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Looking back at the Apple online store

Before Apple retail stores began sprouting up all over the place in the early 2000s, there weren't many ways for users to get their hands on a Mac and give it a proper test drive. Indeed, the shoddy presentation and second-class status afforded to Apple products at stores like Office Max and CompUSA is what prompted Apple's foray into the retail space.

But Apple's insistence on controlling the Apple shopping experience can be traced back even a few years earlier, back to 1997, shortly after Steve Jobs had rejoined the fold following Apple's acquisition of NeXT.

One of Jobs' early initiatives was to transform Apple into a more visible entity in the growing ecommerce space. To that end, Seth Fiegerman of Mashable last week published a fascinating piece charting Apple's early efforts at creating an Apple online store where users could peruse products and order Macs directly to their specifications.

For four months, a team of Apple and former NeXT employees worked around the clock to build a better online store, one that Jobs believed would leap past Dell's. On Nov.10, 1997, Jobs walked on stage for an Apple keynote wearing a button-down shirt and vest, and unveiled the Apple online store for the first time.

"In 1996, Dell pioneered the online store and Dell's online store has become, up till now, the standard of ecommerce sites," Jobs said in his presentation. "We're basically setting a new standard for online ecommerce with this store."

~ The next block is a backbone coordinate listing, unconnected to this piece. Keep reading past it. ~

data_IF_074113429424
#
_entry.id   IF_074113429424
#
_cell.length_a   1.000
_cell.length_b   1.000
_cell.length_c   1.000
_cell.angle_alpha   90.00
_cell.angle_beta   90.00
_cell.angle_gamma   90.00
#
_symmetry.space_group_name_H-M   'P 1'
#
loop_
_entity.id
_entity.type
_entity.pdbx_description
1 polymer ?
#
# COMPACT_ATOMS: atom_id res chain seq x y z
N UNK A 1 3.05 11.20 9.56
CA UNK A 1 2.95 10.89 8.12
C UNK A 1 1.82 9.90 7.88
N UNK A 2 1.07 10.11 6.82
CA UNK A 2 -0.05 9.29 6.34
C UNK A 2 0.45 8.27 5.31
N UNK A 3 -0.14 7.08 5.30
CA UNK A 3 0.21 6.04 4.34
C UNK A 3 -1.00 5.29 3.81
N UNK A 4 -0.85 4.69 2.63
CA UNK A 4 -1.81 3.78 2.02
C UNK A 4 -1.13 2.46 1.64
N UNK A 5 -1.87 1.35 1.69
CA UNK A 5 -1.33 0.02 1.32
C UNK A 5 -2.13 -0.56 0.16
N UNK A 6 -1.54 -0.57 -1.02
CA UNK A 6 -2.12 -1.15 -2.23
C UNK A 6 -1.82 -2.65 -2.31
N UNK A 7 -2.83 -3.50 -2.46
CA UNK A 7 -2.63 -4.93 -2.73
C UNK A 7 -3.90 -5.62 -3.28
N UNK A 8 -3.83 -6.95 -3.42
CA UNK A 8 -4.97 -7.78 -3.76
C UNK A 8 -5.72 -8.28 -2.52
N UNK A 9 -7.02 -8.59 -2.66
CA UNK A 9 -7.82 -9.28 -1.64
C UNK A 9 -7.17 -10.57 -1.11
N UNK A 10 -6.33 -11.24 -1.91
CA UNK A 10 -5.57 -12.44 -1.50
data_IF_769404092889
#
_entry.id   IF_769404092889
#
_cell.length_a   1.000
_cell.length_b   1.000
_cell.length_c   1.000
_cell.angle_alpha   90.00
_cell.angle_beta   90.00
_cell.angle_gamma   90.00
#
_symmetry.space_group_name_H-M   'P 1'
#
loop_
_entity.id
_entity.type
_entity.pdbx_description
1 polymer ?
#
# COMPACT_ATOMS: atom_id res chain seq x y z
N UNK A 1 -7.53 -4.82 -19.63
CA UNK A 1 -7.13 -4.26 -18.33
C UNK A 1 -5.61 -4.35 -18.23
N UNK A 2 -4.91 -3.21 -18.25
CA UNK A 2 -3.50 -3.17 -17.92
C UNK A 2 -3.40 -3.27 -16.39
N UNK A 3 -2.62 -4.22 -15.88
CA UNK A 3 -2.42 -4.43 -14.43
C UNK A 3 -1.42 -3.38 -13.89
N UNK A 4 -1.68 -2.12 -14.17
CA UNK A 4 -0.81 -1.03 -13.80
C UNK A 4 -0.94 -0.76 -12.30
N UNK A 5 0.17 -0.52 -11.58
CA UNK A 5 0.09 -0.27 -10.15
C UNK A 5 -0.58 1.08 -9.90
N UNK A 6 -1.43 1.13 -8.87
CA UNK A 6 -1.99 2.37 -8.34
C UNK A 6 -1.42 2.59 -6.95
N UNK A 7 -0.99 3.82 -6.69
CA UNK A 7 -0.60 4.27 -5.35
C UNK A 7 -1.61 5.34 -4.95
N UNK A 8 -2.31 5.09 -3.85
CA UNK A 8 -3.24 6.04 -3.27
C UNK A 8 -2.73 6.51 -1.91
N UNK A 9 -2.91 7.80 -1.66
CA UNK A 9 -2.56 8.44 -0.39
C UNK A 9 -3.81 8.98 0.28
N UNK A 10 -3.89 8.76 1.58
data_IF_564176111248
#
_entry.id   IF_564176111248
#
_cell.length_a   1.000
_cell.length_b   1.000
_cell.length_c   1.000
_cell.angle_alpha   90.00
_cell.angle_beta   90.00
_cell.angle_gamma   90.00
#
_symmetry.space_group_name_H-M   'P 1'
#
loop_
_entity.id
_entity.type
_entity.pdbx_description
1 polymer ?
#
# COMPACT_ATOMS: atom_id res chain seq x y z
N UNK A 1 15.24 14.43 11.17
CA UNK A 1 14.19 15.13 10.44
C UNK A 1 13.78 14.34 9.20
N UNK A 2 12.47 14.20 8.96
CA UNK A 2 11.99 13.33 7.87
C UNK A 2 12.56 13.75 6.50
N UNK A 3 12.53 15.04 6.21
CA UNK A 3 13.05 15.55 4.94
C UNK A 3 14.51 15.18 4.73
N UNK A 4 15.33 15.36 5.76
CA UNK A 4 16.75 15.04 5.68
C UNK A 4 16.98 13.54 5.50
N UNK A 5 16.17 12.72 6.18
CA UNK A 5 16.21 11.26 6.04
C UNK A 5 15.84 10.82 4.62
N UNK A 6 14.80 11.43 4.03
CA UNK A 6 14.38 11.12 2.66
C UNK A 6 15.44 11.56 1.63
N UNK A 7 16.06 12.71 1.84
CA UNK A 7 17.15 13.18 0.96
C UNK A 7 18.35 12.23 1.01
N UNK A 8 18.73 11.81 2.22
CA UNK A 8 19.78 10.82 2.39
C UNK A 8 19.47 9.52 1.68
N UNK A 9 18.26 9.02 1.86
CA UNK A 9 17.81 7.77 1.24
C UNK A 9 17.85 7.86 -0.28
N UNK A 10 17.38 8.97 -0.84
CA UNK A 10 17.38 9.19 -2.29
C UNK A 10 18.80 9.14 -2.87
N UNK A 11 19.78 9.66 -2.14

Today, Apple's online retail arm is a revenue generating machine. Though Amazon remains the top dog with respect to ecommerce, Apple in 2013 was the number 2 top ecommerce retailer according to Internet Retailer. Note, though, that in tabulating Apple's ranking, Internet Retailer included revenue generated from hardware, iTunes, and App Store sales.

Fiegerman also details how Apple in the mid-2000s completely revamped the online store's backend. Though the store ostensibly was operating just fine, it wasn't built to accommodate the volume of ecommerce it would soon be hosting on a daily basis.

Throughout 2006 and much of 2007, the engineering team worked to re-architect the online store. These efforts were complicated by the fact that there were actually thousands of online stores at the time - slightly different variations for countries, government bodies, schools. The end result, pushed out in late 2007, was a more Web 2.0 store built on javascript with new features like infinite scroll and interactive galleries to view products.

And speaking of Apple's online store, Ken Segall, who oversaw the creative direction of many of Apple's marketing efforts, recently published a post of his own reflecting on some of Apple's marketing materials touting the arrival of its new online store.

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